People affected by alcoholism have statistically increased chances of developing the severe mental illness schizophrenia. Conversely, people affected by schizophrenia have statistically increased chances of developing diagnosable symptoms of alcoholism. Current scientific evidence has linked alcoholism to schizophrenia through variations in a single human gene, known as rs6265. In a study published in September/October 2014 in the journal Alcohol and Alcoholism, a group of Australian researchers assessed the influence of this gene. The researchers concluded that this gene and a second neighboring gene have a unique ability to increase the alcoholism risks of people affected by schizophrenia.
Alcoholism and Schizophrenia
Alcoholism is a subtype of a larger condition called alcohol use disorder. Affected individuals have a physical dependence on alcohol that stems from the chemical influence of repeated alcohol exposure in the brain’s pleasure center. Other distinguishing characteristics of alcoholism include recurring cravings for alcohol, an impaired ability to control drinking participation or amount of alcohol intake, significant increases in the amount of alcohol it takes to get drunk, exposure to withdrawal symptoms when alcohol intake levels decline and continued, excessive alcohol consumption after strongly negative drinking outcomes occur.
Schizophrenia is an incapacitating mental illness most closely associated with paranoid trains of thought and other forms of clearly delusional thinking, as well as with sound-based hallucinations and other types of hallucinations. Additional symptoms of the disorder include strangely organized thinking, an unusual lack of emotional responsiveness and poor control of higher-level mental skills such as decision-making, logical thinking and the ability to maintain a focus of attention. Roughly one out 100 American adults has schizophrenia. Most cases emerge in the 15-year window between the ages of 16 and 30, although cases in younger and older individuals also sometimes occur.
Alcoholism and schizophrenia often overlap in the same individual and function as comorbid conditions. This means that a person affected by alcoholism and schizophrenia has a considerably worse state of health than a person who only has alcoholism or only has schizophrenia. In addition to genetics, recognized pathways for the connection between the two conditions include the tendency of people with severe mental illnesses to use alcohol as a misguided form of self-administered treatment, the potential for excessive alcohol use to contribute to a serious worsening of existing schizophrenia symptoms and the potential for excessive alcohol use to contribute to a mental health environment that favors the initial development of schizophrenia symptoms. Mental health experts and addiction specialists use the term dual diagnosis to identify people simultaneously affected by alcoholism and schizophrenia, or any other combination of a diagnosable substance problem and a diagnosable mental illness.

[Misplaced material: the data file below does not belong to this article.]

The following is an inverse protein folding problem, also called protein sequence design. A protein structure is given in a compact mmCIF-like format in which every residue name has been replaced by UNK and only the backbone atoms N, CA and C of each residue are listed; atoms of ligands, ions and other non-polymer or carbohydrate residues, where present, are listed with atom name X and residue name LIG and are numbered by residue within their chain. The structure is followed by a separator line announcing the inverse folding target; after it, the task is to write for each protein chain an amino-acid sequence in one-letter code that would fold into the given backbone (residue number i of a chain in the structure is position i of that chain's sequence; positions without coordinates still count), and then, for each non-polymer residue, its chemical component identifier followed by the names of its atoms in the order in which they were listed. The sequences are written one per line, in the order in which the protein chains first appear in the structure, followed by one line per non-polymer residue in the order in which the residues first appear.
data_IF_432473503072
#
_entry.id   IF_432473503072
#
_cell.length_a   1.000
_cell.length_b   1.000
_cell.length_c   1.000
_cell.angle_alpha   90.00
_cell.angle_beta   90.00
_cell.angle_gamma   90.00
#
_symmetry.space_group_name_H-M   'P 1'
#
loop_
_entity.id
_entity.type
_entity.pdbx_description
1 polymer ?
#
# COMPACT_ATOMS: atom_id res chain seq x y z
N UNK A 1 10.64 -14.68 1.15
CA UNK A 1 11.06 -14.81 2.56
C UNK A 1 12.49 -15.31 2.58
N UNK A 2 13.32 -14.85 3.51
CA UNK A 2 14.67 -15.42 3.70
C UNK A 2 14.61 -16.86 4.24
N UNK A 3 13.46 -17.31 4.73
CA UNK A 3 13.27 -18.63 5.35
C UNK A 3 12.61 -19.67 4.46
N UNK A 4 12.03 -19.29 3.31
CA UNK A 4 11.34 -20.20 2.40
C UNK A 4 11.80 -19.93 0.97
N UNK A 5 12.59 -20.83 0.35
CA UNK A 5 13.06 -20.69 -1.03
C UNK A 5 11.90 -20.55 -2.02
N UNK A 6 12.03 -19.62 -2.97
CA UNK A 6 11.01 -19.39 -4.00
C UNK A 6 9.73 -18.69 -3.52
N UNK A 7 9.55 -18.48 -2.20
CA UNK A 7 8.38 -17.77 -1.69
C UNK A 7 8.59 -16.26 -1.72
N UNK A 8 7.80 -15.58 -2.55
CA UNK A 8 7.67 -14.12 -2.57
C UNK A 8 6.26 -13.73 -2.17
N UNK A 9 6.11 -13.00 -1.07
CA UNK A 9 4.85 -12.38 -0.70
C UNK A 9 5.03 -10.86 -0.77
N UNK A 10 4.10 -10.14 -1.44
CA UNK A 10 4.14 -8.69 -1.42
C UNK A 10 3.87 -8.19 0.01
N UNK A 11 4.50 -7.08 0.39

Exploring the Genetic Link
In the study published in Alcohol and Alcoholism, researchers from Australia’s Queensland University of Technology, University of Queensland and Royal Brisbane and Women’s Hospital used an analysis of 848 adults to explore the genetic connection between alcoholism and schizophrenia. Of these individuals, 392 had a diagnosis of schizophrenia, while another 231 were unaffected by schizophrenia but had an alcoholism diagnosis. The remaining 225 study participants did not have schizophrenia or alcoholism. The researchers used detailed testing to isolate the alcoholism- and schizophrenia-related impact of two different variations of the rs6265 gene, as well as the impact of a single variation of a neighboring gene known as rs7103411. They targeted rs6265, in particular, because previous research had produced conflicting points of view on the gene’s role in the simultaneous manifestation of alcoholism and schizophrenia.
After completing their analysis, the researchers concluded that all of the genetic variations under consideration contribute to the risks that a person diagnosed with schizophrenia will develop diagnosable symptoms of alcoholism. This contribution is particularly clear in men affected by schizophrenia. The researchers also concluded that the combination of variations in both of the targeted genes increases the odds that a schizophrenic person diagnosed with alcoholism will take part in particularly dangerous or hazardous behavior after consuming alcohol.
When the study’s authors looked at the role of the two targeted genes in the alcoholism risks of people unaffected by schizophrenia, they concluded that the genes do not have the same influence on the risks for diagnosable alcohol problems. This means that the genetic variations under consideration appear to exert their effect only in cases of overlapping or comorbid alcoholism and schizophrenia.